A Counterpart to my Other Jaguar
Ah yes, the Fender Jaguar. I'm a big fan - the shorter scale, offset body, tremolo system, and plenty of pickup selection and switching options. The purchase of this guitar marks the second time I've purchased a Jaguar.
My first Jaguar is an MIJ JG66B with a Mastery Bridge and some Curtis Novak lipstick pickups, as well as the tremolo and collet by StayTrem, which, if you didn't know, is the same tremolo and collet used on this guitar. My MIJ Jaguar is a loud and fickle beast, but totally worthwhile. The pickups are reverse-wound and reverse-polarity, as well as wound as hot as possible, doing some degree of humbucking and noise cancellation.
How does the Johnny Marr Jaguar compare? They are two different animals, each offering a different approach to the Jaguar's sound.
Let's break it down by components:
Bridge: The modified Mustang on the Johnny Marr is not, admittedly, as adjustable as a Mastery Bridge and it actually sits a bit wider as well. The low and high E get closer to the edge of the fretboard as you go down the neck. If you plan to play this guitar in the manner of Oliver Ackermann, you may want to get a Mastery Bridge...but in all actuality, you may want to not pick up this Jaguar...more on that later. What the Mustang bridge does offer though is the vintage, plucky vibe of Jaguars as they were originally design. It's percussive, bright, and comes with that oh-so-cool looking bridge cover.
Pickups: The Bareknuckles are low-out, but high-articulation pickups. You aren't going to get anymore clean than this. They are sparkling/jangly and optionally smooth. As mentioned before, this isn't a guitar you dime your amp to 11 for. You have overdrive and fuzzboxes? Still going to be vastly different than any high-output guitar. This is not at all a knock on the guitar or the pickups (obviously I gave this guitar 5 stars!). It is a different approach though. This is a guitar meant for articulate playing. Melodies shine through; notes are heard individually.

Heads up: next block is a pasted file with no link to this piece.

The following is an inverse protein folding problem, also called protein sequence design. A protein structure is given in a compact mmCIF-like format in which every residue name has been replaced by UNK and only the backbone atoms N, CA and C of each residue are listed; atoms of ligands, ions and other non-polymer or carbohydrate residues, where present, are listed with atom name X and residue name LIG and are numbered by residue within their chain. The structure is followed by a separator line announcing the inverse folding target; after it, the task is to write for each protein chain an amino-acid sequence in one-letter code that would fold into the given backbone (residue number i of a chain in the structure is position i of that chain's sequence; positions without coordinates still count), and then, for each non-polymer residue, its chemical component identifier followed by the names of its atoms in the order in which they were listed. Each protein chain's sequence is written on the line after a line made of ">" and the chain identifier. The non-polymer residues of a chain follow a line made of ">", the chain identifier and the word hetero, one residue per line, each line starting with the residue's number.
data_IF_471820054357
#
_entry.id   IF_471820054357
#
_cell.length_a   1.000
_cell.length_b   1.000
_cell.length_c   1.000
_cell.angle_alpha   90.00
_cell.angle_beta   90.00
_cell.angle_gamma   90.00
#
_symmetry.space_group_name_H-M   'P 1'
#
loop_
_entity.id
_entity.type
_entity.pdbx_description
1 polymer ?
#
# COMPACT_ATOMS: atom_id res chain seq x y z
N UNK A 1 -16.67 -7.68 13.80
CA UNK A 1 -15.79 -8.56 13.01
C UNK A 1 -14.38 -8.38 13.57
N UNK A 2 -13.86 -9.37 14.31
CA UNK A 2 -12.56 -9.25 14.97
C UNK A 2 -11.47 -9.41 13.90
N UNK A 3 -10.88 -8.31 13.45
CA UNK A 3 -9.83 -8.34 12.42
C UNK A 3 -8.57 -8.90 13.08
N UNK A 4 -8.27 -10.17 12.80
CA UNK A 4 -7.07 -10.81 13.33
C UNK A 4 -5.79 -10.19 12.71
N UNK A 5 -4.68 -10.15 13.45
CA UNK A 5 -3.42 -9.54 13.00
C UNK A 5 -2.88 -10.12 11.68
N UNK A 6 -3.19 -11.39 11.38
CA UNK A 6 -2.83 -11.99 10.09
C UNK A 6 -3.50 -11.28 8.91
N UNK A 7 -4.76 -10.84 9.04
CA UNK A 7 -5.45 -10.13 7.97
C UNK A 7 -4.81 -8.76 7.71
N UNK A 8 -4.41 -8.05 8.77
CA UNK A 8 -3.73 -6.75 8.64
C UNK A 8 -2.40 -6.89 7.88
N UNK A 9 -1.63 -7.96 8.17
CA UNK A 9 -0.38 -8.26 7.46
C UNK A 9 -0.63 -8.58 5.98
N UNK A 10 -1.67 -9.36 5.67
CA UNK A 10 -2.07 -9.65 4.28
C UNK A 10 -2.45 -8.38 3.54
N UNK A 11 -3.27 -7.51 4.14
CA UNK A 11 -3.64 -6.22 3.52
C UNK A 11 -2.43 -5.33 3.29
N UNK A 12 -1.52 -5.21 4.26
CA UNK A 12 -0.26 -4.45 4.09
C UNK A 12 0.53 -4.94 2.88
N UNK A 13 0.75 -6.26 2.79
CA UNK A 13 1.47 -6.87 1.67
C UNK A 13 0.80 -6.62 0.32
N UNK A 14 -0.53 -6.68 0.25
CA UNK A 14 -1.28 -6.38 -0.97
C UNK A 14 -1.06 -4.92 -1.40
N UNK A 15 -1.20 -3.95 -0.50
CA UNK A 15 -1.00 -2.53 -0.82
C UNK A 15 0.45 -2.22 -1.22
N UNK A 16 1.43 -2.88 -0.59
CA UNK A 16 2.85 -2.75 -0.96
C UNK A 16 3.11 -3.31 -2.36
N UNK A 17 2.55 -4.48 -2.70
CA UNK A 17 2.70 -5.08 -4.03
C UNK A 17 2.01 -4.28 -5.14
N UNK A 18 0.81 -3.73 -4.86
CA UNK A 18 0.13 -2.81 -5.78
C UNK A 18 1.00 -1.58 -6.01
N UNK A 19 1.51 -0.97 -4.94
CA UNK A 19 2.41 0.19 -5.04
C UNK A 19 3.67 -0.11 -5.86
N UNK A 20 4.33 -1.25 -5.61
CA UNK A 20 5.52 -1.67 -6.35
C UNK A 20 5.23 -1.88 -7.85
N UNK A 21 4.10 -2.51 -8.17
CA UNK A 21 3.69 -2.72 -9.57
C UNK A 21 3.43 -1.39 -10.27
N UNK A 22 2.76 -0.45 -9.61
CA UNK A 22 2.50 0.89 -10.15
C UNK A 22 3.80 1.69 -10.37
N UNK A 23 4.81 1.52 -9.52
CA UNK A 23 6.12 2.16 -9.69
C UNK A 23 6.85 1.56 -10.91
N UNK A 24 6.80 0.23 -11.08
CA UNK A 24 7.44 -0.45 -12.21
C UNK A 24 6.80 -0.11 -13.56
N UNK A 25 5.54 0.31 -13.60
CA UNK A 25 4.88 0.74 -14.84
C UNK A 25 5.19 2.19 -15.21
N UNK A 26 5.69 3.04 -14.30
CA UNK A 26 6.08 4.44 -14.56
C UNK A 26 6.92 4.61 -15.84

Switching/Controls: This is the best part about the guitar. All of the switching makes sense and almost none of the switches are easily accidentally knocked or engaged. You've got a universal brightness switch (mid-cut like on the old Jaguar), and then you have an additional high-pass when the humbucking mode is engaged. The pots are smooth and the electronics are well done. Fender still lazily grounds the guitar (sandwiching a wire between the tremolo plate and the body). That is easily fixed by using copper tape - the kind with conductive adhesive. Otherwise, you can tell everything in this guitar was designed with playability in mind.
Build: As good as it's going to get. The neck is nice, the finish is nice, and the overall feel is great.
Tremolo: Best tremolo Fender has put into a Jazzmaster or Jaguar. Great work to them and the folks at StayTrem.
Case/Accessories: I love G&G cases, and this one is really quite beautiful. The blue interior is luxurious and the outside of the case with that peppered patterns looks great. The guitar strap that comes with the guitar is not the greatest - easily replaced by something better. I always install StrapLoks on my guitars, so I have already done that to this one with a nice Couch strap.
Overall, the Johnny Marr Jaguar is a refined machine. It is not meant for people to be blasting solos on or playing doom metal. If you are looking for high-gain, high-volume destruction, this is not your machine. However, if you are a guitarist looking to add that perfect little melody in your band, or really sitting in the proverbial pocket, this is your guitar. Johnny Marr isn't known for his smokin' hot licks. He's known for finding the perfect parts for songs. I enjoy this guitar very much as an alternate take to the way I've set up my other Jaguar.
As always, Sweetwater customer service is phenomenal.